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I think billionaire back then would be more fun.  Even if things are a little wonky...Most of the things you mention can be handled by manual labor.  Personal butler, personal chef, etc. 

Basically, you'd be a 1% forever if you invested correctly.
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arebelspy

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Most of the things you mention can be handled by manual labor.  Personal butler, personal chef, etc. 

Most are things not available.

The internet, foreign foods, quick travel anywhere in the world.

Basically, you'd be a 1% forever if you invested correctly.

A 1%er in a much worse time to live.

If Billionaire in 1916 was off the table, but you could be a 1%er in the year 1000 A.D., would you take that?  Say, the richest merchant in the country?

I sure as heck wouldn't.

If you would, what about a 1%er in, say, 2000 BC?  The richest man of the richest tribe in the country (if countries existed).

You say "you'd be a 1% forever"... but who cares?  That's relative to everyone else.  I'd rather take absolutely better, but relatively worse, than absolutely worse, but relatively better.
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Inaya

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Today. I have chosen to have a career. I chose to marry. I chose the man I married. I have chosen not to have children. I can vote. I don't need my husband's permission for anything. My wealth is in my name, not my husband's. My husband chose to take my last name.

All largely unheard of, if not impossible, in 1916.
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I think billionaire back then would be more fun.  Even if things are a little wonky...Most of the things you mention can be handled by manual labor.  Personal butler, personal chef, etc. 

Basically, you'd be a 1% forever if you invested correctly.

You can't butler away a Spanish flu pandemic or polio.

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+1 lady, never a better time to be alive. Even billionaire's wives or daughters would face an uphill battle for anywhere near the amount of freedom I have today. Do I romanticize the hell out of the beautiful things produced in the past? yes. But freedom is everything.

Hargrove

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A 1%er in a much worse time to live.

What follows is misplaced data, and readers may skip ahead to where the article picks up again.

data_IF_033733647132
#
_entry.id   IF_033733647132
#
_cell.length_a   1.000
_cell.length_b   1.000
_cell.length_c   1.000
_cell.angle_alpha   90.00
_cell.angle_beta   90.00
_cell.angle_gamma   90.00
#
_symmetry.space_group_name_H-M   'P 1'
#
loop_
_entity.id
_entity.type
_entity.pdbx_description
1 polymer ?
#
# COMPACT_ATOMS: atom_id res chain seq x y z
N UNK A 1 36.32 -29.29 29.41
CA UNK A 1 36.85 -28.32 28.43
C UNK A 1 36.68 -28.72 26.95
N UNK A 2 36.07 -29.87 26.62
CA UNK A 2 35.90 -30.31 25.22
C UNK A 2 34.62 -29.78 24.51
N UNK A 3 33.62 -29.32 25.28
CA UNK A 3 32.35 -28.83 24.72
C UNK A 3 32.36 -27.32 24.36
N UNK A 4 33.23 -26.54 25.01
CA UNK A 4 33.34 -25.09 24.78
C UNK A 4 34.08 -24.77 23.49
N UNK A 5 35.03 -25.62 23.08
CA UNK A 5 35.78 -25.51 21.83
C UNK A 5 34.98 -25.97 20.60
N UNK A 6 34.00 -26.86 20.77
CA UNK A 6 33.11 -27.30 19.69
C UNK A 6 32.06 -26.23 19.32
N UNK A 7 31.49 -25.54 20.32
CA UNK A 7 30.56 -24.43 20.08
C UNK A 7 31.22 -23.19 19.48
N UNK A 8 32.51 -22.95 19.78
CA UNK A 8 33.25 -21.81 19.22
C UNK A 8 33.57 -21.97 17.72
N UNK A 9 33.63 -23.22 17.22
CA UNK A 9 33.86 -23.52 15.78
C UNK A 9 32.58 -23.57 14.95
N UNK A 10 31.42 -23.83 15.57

If Billionaire in 1916 was off the table, but you could be a 1%er in the year 1000 A.D., would you take that?  Say, the richest merchant in the country?

I sure as heck wouldn't.

If you would, what about a 1%er in, say, 2000 BC?  The richest man of the richest tribe in the country (if countries existed).

You say "you'd be a 1% forever"... but who cares?  That's relative to everyone else.  I'd rather take absolutely better, but relatively worse, than absolutely worse, but relatively better.

Many ancient Greeks had surgical medicine we only recently discovered, lived very long lives, had access to chemicals we never completely figured out, created unbelievable works of art we don't really value if they're made today, and served as the birthplace of much of the foundation of western thinking in a collaborative democracy (the likes of which is nearly unmatched in longevity). Homeric myths were probably being generated around that time.

I'm too fascinated by history to write off all of the past as objectively worse to live in. Seeing Michelangelo work or chatting with Socrates or seeing the Colossus or a Shakespearean play would be incredible, and you wouldn't need future knowledge to know it when you were there.

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Move to Australia - women could vote here in 1916 - in fact they could get elected... Want to be Prime Minister as well?

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I'm too fascinated by history to write off all of the past as objectively worse to live in.

We glorify history.

In 100 years, no one will be talking about the millions of children starving and dying when they talk about the history of 2017.
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I'm too fascinated by history to write off all of the past as objectively worse to live in.

We glorify history.

In 100 years, no one will be talking about the millions of children starving and dying when they talk about the history of 2017.

Maybe.  I am not sure.  Now we have lots of pictures of the starving that can be used to make good narratives along with average peoples documented experience in the suffering.  We have countless Ann Franks FB Walls to humanize the suffering.  This may not be getting us in 2017 to stop the death but it will be available (probably) to future historians. 

On the other hand we are now in the middle of a seismic shift in human history to a time where everyone in the world can have instant communication and machines will/may out think us.  Or civilization will implode.  So the suffering of our time might get overshadowed.